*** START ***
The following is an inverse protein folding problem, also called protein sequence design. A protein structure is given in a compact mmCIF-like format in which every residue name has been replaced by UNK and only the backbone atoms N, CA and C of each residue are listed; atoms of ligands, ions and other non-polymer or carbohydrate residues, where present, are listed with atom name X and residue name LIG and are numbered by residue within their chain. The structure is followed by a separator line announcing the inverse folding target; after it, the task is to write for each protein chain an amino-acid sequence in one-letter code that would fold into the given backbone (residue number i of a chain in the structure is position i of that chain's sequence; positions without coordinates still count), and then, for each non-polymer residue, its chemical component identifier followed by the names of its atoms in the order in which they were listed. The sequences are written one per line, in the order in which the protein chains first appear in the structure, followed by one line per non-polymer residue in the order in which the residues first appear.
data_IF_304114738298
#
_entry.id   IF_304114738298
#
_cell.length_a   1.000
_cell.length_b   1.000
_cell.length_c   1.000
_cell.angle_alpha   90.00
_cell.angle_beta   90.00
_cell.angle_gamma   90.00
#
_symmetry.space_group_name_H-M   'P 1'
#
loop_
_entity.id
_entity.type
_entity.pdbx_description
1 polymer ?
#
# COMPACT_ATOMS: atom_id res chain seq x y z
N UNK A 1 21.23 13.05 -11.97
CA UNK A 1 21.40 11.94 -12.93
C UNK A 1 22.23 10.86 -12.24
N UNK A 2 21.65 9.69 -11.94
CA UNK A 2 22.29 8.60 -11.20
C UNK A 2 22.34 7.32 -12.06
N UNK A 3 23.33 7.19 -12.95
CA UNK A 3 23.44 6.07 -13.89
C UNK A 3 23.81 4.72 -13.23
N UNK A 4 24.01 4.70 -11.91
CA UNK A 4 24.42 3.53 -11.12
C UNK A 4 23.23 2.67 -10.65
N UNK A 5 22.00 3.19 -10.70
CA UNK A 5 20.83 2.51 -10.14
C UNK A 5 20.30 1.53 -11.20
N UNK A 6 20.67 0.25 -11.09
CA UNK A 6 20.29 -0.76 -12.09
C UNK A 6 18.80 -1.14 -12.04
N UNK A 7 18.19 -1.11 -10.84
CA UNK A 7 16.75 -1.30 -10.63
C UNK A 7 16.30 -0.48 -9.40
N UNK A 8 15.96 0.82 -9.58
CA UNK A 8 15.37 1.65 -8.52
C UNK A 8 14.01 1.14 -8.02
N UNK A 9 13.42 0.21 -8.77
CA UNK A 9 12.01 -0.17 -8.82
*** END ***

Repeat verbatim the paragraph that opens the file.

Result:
The following is an inverse protein folding problem, also called protein sequence design. A protein structure is given in a compact mmCIF-like format in which every residue name has been replaced by UNK and only the backbone atoms N, CA and C of each residue are listed; atoms of ligands, ions and other non-polymer or carbohydrate residues, where present, are listed with atom name X and residue name LIG and are numbered by residue within their chain. The structure is followed by a separator line announcing the inverse folding target; after it, the task is to write for each protein chain an amino-acid sequence in one-letter code that would fold into the given backbone (residue number i of a chain in the structure is position i of that chain's sequence; positions without coordinates still count), and then, for each non-polymer residue, its chemical component identifier followed by the names of its atoms in the order in which they were listed. The sequences are written one per line, in the order in which the protein chains first appear in the structure, followed by one line per non-polymer residue in the order in which the residues first appear.